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New Trier News

The student news site of New Trier High School

New Trier News

The student news site of New Trier High School

New Trier News

Pledge to Pledge — or at least respect it

New Trier students tend to have the same morning routine: we wake up exhausted after watching too much Netflix the night before; we rummage through our closets searching for an appropriate (or in some cases inappropriate) outfit for the day; we drag ourselves out the door, ultimately trudging into the buzzing halls of New Trier and to our adviseries.

However, the next step in many students’ routines varies. As we talk amongst our friends about the latest gossip, the bell goes off and we are asked to “Please stand for the Pledge of Allegiance.”

Yet many students disregard this message. They simply go about their conversations and neglect the Pledge of Allegiance. Is this acceptable behavior?

Written by Baptist minister and Christian Nationalist Francis Bellamy in 1892, the Pledge was created to promote American nationalism in US students and to sell American flags in public schools as part of a 400th anniversary celebration of Christopher Columbus’ arrival in the Americas.

The Pledge first came under scrutiny in 1940 with the case of Minersville School District v. Gobitis, and again in 1944 in West Virginia State Board of Education v. Barnette. Through these cases the Supreme Court held that it was illegal for public schools to force anyone to salute the flag or partake in the Pledge of Allegiance.

The Pledge again evolved in the 1948 when the “under God” clause was added by Illinois attorney Louis Bowman. It, too, has been subject to scrutiny and court cases. Clearly, the history behind the Pledge is complex, as is the question of whether a student should participate in reciting it. However, that is not the issue at hand. The issue New Trier faces is the lack of respect for the students who do in fact actively participate in the pledge.

If you walk into a New Trier advisery at roughly 8:20 a.m, students will be lamenting their lack of fantasy football mastery, gossiping about the latest fashion trends, or complaining about the pile of homework they had to do the night before.

Lost in this chaotic discussion is the voice we hear every day over the loudspeaker announcing the Pledge of Allegiance. Many students disregard this announcement and continue on with their conversations.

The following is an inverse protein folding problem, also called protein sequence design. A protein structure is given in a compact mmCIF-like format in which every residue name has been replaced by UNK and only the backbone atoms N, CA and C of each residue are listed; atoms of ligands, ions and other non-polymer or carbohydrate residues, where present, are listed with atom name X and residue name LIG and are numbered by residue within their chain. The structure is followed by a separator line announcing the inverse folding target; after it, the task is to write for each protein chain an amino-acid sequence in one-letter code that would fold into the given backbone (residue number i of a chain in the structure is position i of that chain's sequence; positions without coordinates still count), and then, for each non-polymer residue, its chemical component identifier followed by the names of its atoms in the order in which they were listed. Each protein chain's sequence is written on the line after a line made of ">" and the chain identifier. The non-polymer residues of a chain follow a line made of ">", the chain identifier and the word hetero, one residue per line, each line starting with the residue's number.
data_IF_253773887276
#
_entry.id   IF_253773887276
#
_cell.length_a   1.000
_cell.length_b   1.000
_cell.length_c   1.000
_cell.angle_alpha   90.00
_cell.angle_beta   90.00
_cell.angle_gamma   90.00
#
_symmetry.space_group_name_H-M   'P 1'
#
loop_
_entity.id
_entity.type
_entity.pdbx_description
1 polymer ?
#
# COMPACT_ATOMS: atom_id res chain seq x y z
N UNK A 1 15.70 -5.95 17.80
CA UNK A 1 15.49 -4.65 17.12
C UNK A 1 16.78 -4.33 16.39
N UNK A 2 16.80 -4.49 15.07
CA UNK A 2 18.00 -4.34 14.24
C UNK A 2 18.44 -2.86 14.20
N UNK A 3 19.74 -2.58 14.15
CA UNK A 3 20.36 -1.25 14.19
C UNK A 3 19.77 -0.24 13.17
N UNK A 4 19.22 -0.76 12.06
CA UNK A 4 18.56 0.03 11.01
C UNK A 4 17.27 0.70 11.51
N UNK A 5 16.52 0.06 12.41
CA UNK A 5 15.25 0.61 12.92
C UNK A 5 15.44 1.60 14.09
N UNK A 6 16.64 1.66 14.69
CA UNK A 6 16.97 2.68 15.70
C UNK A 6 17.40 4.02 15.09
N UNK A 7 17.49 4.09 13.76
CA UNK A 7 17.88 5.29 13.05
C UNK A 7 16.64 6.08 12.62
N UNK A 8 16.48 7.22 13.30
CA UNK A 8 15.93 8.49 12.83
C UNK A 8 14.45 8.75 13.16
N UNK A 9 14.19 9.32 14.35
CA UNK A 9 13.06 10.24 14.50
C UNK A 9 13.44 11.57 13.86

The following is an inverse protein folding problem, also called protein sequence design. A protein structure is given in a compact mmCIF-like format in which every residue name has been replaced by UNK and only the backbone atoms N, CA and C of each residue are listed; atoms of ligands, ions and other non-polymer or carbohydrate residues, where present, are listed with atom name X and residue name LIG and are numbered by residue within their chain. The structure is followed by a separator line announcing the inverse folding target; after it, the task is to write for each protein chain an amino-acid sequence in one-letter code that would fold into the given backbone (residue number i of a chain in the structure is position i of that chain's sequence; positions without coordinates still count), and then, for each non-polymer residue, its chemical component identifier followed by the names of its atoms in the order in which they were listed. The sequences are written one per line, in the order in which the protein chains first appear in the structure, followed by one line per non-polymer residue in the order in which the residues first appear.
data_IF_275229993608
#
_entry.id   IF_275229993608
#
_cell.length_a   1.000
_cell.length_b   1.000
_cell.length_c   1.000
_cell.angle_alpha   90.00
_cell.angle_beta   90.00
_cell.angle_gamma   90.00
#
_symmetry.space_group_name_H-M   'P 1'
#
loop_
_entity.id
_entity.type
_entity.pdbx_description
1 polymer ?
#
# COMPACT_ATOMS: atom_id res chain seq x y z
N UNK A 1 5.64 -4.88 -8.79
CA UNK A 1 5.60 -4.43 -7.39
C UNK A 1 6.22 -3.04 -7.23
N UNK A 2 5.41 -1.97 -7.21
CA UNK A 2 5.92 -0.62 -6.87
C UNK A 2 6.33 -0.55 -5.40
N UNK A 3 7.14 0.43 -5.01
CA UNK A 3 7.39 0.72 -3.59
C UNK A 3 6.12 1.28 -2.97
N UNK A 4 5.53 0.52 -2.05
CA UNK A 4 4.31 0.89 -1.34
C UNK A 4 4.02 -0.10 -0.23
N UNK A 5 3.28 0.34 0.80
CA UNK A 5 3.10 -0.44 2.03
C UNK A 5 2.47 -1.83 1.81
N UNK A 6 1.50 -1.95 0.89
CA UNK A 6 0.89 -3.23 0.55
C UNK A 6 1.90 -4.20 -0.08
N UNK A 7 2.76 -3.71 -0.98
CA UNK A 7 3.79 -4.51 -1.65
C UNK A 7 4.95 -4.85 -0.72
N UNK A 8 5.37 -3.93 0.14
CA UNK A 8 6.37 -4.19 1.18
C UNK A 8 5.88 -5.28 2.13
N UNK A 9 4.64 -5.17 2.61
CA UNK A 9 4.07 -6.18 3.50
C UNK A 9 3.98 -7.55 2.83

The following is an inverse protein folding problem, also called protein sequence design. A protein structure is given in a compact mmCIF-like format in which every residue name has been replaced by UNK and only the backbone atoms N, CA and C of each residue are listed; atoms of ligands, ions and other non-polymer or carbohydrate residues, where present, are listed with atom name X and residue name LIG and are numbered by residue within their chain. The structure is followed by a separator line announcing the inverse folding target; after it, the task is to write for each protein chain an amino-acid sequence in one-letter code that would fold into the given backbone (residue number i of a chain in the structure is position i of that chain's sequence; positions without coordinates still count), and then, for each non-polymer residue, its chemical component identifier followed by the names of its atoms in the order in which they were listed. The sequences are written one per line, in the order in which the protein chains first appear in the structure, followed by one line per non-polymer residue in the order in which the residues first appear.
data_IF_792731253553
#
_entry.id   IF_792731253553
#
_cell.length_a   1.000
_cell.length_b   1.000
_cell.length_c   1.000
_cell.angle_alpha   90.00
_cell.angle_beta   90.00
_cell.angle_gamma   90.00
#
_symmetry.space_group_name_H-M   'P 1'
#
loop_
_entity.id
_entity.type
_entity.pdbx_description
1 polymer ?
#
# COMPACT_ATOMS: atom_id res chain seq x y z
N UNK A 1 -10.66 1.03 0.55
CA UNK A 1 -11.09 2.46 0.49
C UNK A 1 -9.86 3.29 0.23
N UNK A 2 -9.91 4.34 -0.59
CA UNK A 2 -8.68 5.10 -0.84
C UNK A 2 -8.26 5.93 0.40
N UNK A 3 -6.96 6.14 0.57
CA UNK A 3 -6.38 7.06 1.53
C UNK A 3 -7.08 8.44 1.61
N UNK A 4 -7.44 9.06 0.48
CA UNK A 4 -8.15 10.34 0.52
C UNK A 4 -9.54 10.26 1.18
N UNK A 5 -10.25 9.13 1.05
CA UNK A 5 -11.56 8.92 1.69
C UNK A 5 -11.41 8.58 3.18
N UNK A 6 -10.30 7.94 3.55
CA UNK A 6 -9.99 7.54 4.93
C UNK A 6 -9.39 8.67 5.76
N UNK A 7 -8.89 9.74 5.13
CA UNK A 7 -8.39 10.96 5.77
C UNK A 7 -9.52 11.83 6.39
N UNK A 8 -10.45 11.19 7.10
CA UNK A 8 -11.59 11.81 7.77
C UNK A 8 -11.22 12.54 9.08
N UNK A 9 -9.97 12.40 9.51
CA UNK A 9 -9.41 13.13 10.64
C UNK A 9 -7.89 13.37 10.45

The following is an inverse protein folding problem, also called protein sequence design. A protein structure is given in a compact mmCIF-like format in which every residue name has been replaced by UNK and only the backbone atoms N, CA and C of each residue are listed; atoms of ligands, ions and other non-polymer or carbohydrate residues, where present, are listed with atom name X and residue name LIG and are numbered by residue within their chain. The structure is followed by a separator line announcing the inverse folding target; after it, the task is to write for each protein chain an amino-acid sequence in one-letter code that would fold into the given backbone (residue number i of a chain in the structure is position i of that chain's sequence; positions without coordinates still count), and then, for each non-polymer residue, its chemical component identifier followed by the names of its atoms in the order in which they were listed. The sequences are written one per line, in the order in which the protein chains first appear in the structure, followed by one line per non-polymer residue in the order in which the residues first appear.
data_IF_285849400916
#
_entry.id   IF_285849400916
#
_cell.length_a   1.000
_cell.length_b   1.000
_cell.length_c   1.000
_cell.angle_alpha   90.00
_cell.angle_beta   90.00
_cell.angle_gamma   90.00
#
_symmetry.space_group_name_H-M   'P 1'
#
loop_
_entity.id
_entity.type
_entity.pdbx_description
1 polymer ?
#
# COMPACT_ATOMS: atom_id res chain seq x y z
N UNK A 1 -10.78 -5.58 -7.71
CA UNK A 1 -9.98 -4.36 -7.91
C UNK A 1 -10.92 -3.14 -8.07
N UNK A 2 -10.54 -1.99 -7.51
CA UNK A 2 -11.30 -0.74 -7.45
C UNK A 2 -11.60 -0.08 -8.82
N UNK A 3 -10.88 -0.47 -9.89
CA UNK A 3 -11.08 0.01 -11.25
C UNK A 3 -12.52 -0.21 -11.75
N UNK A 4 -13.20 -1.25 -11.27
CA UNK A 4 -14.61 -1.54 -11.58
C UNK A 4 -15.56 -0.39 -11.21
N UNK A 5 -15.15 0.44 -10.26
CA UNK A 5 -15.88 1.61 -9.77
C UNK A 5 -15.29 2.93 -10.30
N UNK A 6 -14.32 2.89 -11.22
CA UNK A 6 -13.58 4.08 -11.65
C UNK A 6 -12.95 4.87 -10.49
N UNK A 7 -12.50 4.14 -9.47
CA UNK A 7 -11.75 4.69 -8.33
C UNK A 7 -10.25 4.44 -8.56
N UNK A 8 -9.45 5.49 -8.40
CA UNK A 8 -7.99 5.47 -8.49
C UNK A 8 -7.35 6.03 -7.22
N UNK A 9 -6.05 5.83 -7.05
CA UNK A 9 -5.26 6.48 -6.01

We believe students who do actively participate in this daily tradition deserve the respect of silence from their peers as they echo the voice on the loudspeakers.

As part of a Veterans unit last spring, one American Studies class partook in a service project in support of veterans. One group volunteered at Ride 2 Recovery, a bike ride in support of wounded veterans. The most important idea the organizers stressed, according to the participants, was the emphasis of the word “ride.”

They explained that the event was not to see who could finish the course the fastest, but to see these wounded veterans complete something that years, months, or even weeks earlier never would have seemed possible.

This ideology was a testament to the sacrifices made by our veterans, those who continue to protect our country, and the unalienable rights we are guaranteed by the Constitution.

As contestants in standard bikes, hand bikes, sitting bikes, and all other contraptions used for the ride rolled across the finish line, students began to recognize what these men and women had gone experienced. Their sacrifices were the ones we should honor with te Pledge.

We would like to think that New Trier students respect and understand how lucky we are to live in the community and country that we do, and to enjoy the freedoms and opportunities that are afforded to us.

We even have the choice, the freedom, as to whether or not we want to say the pledge in the first place.

Therefore, next time you hear the Pledge, you don’t need to participate, but at least respect those who do by keeping your voice down.


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